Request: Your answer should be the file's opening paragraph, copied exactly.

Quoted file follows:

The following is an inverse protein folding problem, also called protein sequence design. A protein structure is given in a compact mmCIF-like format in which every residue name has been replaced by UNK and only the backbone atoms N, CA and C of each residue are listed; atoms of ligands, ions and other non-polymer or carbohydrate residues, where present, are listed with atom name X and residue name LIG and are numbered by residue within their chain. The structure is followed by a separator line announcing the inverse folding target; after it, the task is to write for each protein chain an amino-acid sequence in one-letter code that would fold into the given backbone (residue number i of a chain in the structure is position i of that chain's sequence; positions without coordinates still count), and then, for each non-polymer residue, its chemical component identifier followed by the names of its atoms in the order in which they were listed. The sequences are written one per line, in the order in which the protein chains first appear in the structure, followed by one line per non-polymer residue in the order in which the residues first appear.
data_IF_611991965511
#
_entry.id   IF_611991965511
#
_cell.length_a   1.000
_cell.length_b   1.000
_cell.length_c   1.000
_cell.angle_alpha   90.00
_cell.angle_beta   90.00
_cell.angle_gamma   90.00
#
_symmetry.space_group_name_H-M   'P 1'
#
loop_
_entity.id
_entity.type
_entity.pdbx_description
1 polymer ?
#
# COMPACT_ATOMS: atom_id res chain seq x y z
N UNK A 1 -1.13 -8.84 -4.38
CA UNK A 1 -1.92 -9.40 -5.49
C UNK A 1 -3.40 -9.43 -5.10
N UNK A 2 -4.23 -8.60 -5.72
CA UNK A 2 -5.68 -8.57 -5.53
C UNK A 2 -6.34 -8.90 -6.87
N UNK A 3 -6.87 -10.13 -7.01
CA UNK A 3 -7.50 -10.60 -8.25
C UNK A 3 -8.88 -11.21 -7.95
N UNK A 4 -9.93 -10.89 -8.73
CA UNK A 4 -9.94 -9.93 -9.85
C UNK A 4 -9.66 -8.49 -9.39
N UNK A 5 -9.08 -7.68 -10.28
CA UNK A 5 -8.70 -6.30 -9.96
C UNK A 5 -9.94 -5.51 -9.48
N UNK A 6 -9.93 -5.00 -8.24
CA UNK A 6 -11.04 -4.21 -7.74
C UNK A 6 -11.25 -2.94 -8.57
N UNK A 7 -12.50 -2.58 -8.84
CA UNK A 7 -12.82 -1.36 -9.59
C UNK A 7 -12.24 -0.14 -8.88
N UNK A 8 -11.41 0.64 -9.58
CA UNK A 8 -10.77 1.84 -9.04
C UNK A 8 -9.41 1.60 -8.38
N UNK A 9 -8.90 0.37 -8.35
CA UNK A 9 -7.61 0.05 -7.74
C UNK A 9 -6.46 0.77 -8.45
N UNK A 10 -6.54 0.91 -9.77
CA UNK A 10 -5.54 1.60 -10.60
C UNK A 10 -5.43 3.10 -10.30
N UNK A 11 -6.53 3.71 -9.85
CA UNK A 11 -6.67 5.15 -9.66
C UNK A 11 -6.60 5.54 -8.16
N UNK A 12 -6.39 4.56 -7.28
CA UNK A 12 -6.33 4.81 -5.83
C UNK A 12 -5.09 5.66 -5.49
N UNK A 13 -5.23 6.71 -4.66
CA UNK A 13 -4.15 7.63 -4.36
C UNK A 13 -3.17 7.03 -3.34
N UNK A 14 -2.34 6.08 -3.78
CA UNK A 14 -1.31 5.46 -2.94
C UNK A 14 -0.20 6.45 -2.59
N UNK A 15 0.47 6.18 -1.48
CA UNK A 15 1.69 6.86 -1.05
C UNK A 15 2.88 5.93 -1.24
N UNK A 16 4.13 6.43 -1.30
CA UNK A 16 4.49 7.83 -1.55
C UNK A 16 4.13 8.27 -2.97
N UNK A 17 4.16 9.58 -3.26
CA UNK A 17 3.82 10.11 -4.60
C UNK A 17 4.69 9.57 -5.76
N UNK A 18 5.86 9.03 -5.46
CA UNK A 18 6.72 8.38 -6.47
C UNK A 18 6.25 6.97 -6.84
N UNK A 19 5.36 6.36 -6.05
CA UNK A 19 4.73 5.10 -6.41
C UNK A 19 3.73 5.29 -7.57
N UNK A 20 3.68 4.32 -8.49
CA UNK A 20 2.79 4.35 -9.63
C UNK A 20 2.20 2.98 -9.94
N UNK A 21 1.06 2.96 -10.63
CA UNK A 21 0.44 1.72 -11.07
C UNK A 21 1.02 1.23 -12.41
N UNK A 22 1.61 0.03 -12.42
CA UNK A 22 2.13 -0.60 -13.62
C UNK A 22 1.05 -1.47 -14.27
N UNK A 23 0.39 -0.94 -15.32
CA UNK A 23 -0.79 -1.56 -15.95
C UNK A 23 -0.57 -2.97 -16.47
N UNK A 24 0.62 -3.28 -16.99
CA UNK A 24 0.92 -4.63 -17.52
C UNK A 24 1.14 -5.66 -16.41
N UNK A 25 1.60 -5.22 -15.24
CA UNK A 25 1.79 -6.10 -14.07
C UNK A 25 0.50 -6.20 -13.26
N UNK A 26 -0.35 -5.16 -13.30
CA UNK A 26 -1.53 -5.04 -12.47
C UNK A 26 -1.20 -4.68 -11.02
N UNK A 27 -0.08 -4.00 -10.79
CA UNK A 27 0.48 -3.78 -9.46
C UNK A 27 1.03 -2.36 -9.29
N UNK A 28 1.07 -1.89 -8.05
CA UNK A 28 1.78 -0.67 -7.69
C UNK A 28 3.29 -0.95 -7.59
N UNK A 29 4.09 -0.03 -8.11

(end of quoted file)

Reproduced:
The following is an inverse protein folding problem, also called protein sequence design. A protein structure is given in a compact mmCIF-like format in which every residue name has been replaced by UNK and only the backbone atoms N, CA and C of each residue are listed; atoms of ligands, ions and other non-polymer or carbohydrate residues, where present, are listed with atom name X and residue name LIG and are numbered by residue within their chain. The structure is followed by a separator line announcing the inverse folding target; after it, the task is to write for each protein chain an amino-acid sequence in one-letter code that would fold into the given backbone (residue number i of a chain in the structure is position i of that chain's sequence; positions without coordinates still count), and then, for each non-polymer residue, its chemical component identifier followed by the names of its atoms in the order in which they were listed. The sequences are written one per line, in the order in which the protein chains first appear in the structure, followed by one line per non-polymer residue in the order in which the residues first appear.